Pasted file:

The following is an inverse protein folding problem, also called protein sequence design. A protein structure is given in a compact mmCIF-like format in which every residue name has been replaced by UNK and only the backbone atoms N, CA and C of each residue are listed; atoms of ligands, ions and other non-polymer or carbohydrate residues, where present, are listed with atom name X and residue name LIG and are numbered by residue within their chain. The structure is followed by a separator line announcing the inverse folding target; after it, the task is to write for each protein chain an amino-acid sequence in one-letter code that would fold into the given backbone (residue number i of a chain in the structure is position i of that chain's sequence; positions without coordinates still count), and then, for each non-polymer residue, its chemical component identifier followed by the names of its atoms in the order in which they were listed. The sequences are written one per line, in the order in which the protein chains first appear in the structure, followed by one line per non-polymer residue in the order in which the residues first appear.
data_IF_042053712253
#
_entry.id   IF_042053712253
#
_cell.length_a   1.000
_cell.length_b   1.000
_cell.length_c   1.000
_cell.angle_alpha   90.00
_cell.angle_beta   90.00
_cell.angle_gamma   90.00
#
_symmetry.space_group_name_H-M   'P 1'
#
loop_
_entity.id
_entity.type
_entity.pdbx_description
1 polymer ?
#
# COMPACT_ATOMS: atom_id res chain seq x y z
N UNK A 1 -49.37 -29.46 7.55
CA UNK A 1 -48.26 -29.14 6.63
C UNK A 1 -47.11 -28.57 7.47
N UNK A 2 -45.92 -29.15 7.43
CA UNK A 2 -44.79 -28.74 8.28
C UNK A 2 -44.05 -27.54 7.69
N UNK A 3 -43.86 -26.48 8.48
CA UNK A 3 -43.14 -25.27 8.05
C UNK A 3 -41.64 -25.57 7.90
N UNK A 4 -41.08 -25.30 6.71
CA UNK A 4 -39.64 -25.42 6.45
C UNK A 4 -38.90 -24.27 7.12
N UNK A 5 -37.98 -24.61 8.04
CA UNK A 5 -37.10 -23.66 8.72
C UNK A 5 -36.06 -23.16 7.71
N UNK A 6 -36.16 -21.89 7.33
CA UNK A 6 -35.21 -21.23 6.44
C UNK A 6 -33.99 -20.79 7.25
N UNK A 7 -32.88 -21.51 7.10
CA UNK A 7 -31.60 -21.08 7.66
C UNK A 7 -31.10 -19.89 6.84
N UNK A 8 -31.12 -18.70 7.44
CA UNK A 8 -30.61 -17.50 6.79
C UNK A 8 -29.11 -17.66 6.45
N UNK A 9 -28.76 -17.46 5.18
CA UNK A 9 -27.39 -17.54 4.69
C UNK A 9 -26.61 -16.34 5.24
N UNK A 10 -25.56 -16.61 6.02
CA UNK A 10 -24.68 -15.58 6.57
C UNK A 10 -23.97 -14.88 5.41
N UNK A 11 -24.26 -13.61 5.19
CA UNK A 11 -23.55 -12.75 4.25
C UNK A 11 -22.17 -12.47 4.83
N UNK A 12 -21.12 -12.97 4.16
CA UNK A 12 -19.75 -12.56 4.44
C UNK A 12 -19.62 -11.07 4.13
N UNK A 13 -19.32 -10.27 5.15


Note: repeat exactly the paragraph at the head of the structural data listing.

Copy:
The following is an inverse protein folding problem, also called protein sequence design. A protein structure is given in a compact mmCIF-like format in which every residue name has been replaced by UNK and only the backbone atoms N, CA and C of each residue are listed; atoms of ligands, ions and other non-polymer or carbohydrate residues, where present, are listed with atom name X and residue name LIG and are numbered by residue within their chain. The structure is followed by a separator line announcing the inverse folding target; after it, the task is to write for each protein chain an amino-acid sequence in one-letter code that would fold into the given backbone (residue number i of a chain in the structure is position i of that chain's sequence; positions without coordinates still count), and then, for each non-polymer residue, its chemical component identifier followed by the names of its atoms in the order in which they were listed. The sequences are written one per line, in the order in which the protein chains first appear in the structure, followed by one line per non-polymer residue in the order in which the residues first appear.